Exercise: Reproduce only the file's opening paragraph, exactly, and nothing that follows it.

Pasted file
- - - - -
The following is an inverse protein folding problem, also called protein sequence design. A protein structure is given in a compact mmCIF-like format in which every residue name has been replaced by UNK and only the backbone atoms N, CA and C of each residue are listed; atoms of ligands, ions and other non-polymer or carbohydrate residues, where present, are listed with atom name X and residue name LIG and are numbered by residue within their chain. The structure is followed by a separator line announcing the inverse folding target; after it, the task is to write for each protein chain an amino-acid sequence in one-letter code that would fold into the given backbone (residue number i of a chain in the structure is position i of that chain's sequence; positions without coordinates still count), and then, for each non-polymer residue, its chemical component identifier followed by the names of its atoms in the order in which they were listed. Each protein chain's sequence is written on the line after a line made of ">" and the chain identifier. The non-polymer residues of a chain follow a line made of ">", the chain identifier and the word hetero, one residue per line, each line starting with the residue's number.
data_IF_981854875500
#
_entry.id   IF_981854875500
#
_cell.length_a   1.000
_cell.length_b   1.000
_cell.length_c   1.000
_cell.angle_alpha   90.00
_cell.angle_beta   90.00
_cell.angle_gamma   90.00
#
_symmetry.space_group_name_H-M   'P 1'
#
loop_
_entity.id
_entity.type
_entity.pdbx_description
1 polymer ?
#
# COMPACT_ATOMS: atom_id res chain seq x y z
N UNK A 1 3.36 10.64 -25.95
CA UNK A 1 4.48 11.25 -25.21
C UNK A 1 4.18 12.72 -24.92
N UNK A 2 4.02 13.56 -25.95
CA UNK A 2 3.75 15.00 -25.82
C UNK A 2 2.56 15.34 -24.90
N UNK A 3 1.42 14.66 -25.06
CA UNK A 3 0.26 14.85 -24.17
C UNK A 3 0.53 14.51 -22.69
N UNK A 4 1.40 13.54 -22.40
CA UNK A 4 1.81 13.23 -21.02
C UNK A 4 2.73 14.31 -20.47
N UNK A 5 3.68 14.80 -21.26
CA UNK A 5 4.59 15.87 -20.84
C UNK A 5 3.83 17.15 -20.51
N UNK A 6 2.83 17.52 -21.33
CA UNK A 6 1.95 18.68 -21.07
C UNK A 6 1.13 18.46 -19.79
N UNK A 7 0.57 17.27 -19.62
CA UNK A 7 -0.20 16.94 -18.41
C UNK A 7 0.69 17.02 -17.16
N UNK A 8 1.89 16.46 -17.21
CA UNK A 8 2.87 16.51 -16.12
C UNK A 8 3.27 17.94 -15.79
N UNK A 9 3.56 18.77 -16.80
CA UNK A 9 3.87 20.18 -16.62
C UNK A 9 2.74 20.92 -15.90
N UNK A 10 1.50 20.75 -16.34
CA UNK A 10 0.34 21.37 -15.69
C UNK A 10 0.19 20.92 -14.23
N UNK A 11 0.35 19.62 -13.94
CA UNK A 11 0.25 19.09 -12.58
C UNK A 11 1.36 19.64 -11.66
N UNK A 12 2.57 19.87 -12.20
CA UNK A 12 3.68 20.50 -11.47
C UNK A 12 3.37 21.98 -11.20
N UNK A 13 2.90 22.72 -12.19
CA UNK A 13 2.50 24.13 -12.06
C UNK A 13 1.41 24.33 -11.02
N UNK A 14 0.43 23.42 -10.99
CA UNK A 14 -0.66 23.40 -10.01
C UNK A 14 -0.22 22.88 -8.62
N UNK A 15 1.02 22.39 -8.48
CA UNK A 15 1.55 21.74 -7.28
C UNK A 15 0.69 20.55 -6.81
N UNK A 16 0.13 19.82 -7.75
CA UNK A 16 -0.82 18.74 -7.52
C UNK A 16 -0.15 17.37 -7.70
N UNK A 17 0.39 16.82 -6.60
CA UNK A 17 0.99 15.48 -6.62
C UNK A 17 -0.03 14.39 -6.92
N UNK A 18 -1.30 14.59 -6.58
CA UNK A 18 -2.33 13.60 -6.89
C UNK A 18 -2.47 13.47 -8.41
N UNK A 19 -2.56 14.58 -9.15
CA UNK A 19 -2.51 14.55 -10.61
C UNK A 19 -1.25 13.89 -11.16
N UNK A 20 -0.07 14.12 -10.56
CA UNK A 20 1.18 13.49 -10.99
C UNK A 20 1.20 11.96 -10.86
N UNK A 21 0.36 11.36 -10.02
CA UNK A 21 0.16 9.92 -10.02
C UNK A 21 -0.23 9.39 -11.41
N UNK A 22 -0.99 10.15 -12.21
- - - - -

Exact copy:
The following is an inverse protein folding problem, also called protein sequence design. A protein structure is given in a compact mmCIF-like format in which every residue name has been replaced by UNK and only the backbone atoms N, CA and C of each residue are listed; atoms of ligands, ions and other non-polymer or carbohydrate residues, where present, are listed with atom name X and residue name LIG and are numbered by residue within their chain. The structure is followed by a separator line announcing the inverse folding target; after it, the task is to write for each protein chain an amino-acid sequence in one-letter code that would fold into the given backbone (residue number i of a chain in the structure is position i of that chain's sequence; positions without coordinates still count), and then, for each non-polymer residue, its chemical component identifier followed by the names of its atoms in the order in which they were listed. Each protein chain's sequence is written on the line after a line made of ">" and the chain identifier. The non-polymer residues of a chain follow a line made of ">", the chain identifier and the word hetero, one residue per line, each line starting with the residue's number.